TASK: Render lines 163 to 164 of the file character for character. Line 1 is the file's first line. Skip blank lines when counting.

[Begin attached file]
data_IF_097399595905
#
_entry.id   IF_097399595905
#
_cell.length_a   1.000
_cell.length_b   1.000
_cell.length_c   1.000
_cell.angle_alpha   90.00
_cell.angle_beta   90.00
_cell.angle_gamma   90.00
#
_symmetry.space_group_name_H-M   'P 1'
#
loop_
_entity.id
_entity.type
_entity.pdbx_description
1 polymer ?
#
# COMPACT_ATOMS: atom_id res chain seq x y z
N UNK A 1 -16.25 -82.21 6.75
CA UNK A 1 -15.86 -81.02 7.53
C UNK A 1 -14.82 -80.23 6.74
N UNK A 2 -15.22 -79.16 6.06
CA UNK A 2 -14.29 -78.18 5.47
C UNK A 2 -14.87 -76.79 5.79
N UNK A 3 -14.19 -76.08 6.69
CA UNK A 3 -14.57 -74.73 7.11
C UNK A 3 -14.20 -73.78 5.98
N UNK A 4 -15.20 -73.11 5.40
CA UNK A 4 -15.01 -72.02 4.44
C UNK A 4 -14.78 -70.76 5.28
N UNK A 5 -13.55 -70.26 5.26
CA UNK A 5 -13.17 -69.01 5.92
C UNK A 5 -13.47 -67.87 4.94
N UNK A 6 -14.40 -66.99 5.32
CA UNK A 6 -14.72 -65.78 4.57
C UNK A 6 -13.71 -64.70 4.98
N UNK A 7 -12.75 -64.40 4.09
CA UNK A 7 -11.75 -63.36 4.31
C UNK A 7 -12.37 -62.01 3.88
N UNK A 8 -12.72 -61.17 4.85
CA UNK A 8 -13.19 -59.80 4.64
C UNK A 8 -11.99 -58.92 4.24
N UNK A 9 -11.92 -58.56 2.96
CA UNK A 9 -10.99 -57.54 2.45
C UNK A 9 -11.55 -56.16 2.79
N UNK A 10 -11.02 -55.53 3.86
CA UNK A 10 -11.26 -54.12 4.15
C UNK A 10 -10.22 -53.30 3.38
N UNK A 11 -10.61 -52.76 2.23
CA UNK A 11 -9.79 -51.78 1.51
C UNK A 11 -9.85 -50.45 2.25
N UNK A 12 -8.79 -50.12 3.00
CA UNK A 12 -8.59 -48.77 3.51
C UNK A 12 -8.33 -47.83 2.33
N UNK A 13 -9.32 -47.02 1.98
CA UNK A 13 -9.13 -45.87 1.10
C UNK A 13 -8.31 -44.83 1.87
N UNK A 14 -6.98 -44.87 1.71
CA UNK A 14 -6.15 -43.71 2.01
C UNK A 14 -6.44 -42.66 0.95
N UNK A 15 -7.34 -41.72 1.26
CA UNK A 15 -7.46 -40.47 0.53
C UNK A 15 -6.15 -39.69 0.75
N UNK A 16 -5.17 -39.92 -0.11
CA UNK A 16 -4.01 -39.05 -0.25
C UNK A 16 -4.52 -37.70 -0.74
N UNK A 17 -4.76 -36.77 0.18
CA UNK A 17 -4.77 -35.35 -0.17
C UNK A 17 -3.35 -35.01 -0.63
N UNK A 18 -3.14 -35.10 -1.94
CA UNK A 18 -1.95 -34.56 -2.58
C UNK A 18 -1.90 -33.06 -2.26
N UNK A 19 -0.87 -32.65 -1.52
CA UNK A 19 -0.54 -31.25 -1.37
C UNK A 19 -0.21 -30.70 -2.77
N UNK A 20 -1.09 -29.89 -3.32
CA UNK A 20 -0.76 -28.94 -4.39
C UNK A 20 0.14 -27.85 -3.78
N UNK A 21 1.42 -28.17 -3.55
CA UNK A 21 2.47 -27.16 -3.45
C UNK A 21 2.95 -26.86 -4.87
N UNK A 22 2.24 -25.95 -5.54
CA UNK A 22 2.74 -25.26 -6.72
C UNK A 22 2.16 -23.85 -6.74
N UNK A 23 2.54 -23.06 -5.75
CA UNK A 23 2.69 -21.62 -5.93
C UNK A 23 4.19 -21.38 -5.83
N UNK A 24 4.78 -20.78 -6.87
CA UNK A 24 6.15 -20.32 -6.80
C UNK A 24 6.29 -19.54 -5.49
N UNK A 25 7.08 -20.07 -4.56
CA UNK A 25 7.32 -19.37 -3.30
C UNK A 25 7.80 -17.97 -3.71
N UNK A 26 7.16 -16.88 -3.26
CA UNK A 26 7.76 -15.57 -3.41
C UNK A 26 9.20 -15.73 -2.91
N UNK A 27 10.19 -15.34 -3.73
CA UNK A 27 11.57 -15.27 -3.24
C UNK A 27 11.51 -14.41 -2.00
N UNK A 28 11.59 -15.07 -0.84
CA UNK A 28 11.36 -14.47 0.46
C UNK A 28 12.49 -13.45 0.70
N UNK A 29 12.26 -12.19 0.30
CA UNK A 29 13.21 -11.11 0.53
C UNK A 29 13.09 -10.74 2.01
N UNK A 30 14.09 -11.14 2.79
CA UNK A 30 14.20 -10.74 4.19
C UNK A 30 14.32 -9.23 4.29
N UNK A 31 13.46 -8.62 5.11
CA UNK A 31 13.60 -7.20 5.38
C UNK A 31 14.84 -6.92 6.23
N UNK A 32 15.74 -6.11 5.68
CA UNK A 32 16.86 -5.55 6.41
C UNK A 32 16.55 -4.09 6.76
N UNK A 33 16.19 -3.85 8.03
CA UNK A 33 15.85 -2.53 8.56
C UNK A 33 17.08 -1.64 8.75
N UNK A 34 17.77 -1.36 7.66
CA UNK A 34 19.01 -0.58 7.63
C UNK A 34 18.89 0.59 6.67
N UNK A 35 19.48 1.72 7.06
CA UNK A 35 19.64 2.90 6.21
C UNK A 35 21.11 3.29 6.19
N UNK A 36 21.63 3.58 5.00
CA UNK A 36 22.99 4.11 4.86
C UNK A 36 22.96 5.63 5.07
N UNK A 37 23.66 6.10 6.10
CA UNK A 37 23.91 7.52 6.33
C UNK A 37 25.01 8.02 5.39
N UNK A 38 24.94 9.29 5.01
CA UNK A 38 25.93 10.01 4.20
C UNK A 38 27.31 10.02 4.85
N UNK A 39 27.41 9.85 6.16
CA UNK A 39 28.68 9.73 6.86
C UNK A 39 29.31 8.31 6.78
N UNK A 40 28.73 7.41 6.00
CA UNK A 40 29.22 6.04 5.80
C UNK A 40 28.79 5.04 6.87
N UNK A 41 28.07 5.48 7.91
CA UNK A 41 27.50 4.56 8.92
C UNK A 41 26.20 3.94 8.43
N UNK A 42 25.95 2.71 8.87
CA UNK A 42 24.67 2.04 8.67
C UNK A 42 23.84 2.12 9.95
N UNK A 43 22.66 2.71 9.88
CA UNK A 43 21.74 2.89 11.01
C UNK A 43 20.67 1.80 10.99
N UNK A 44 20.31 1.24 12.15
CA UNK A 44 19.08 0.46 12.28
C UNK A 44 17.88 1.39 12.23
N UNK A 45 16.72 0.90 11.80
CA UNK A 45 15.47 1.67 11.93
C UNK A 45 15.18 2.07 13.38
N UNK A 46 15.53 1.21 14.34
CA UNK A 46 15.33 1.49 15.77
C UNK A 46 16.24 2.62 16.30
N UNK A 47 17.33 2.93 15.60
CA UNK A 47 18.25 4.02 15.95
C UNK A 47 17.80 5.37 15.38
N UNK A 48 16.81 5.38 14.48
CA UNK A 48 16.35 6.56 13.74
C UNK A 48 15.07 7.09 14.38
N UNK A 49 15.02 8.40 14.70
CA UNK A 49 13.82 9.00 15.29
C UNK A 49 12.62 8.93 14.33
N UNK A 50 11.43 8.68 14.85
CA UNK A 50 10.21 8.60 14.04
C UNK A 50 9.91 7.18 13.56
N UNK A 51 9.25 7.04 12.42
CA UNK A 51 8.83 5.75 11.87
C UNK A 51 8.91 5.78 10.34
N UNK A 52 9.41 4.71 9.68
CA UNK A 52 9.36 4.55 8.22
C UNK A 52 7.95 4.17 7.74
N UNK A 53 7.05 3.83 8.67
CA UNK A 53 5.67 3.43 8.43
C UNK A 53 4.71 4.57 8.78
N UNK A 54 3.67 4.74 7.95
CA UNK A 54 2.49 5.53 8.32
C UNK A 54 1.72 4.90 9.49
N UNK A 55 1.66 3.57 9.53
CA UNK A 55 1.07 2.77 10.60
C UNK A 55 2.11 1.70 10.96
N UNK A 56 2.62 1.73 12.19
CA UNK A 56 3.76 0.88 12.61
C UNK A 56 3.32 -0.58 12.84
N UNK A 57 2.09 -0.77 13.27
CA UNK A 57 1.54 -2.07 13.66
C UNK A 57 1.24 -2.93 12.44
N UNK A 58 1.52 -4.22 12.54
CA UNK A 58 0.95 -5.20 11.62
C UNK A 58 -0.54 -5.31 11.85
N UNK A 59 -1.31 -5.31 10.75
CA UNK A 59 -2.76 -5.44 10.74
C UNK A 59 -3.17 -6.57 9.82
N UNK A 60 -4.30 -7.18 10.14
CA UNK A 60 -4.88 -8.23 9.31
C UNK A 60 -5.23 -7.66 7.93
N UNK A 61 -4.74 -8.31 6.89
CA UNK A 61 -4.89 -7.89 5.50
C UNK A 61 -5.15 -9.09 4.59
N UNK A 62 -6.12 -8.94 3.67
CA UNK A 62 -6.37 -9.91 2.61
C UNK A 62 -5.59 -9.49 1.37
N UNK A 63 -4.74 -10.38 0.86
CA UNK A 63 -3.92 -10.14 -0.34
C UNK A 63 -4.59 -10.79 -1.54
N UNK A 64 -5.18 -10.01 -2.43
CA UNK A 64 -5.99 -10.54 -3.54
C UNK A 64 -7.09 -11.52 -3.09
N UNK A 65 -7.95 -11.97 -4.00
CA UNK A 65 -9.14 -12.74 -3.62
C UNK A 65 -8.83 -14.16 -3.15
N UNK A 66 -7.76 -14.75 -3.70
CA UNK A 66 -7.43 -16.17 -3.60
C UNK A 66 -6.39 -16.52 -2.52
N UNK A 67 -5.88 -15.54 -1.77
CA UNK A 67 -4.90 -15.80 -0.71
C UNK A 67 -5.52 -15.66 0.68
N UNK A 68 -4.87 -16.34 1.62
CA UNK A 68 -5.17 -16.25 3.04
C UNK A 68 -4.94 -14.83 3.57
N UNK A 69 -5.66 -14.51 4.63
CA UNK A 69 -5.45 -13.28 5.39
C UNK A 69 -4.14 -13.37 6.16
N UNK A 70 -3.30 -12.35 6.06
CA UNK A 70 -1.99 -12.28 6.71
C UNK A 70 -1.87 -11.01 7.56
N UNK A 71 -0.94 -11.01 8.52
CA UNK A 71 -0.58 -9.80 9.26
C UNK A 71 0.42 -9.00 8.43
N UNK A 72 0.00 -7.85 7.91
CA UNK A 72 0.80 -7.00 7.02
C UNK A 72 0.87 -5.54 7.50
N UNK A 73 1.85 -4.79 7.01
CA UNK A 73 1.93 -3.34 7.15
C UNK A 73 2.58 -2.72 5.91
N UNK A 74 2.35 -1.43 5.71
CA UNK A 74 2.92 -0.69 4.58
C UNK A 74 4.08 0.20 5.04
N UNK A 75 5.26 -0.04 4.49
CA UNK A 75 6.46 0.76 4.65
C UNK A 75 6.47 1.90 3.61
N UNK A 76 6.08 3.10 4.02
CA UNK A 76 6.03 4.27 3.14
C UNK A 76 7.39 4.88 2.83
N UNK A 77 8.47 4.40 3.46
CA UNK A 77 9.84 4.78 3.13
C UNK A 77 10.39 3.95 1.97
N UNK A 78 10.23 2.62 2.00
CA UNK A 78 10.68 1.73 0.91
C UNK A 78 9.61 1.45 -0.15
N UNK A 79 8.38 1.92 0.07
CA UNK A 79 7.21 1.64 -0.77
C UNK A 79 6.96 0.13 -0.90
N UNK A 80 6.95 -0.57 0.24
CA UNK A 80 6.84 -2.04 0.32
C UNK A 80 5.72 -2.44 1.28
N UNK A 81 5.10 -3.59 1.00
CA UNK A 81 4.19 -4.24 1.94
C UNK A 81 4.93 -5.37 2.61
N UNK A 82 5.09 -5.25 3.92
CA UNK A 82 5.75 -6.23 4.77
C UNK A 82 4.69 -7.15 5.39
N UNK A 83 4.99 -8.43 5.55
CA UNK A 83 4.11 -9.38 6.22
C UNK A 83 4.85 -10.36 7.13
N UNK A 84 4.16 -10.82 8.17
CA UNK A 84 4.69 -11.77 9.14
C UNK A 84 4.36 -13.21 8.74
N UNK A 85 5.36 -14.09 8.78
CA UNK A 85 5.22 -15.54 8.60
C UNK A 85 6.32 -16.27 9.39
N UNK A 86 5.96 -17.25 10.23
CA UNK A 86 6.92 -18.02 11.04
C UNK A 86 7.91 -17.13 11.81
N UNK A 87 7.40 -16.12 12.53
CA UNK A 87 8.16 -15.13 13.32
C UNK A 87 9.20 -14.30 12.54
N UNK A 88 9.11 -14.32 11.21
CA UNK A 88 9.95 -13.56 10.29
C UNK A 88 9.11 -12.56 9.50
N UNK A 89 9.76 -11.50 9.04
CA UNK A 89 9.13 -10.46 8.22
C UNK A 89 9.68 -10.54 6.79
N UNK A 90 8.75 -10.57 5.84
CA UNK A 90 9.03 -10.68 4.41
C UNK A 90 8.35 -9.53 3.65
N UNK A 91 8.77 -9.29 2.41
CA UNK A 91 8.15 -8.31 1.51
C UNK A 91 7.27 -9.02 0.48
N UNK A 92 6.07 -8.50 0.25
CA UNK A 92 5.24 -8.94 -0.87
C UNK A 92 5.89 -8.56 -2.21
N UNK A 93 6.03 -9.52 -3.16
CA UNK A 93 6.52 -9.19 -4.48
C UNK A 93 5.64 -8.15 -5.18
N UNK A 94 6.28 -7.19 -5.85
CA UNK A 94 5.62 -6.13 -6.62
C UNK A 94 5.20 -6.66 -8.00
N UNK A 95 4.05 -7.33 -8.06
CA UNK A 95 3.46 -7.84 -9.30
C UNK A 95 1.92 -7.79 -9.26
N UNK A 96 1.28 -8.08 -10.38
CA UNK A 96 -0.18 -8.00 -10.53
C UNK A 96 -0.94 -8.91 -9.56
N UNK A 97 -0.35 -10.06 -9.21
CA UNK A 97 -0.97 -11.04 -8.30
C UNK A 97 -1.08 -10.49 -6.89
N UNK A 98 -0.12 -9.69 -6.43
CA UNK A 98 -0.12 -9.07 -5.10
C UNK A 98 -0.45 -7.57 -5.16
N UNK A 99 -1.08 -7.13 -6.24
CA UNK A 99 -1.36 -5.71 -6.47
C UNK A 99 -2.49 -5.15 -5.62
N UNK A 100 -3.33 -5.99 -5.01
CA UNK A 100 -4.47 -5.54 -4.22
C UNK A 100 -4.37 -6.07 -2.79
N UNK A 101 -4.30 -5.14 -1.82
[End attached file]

CA UNK A 48 16.35 6.56 13.74
C UNK A 48 15.07 7.09 14.38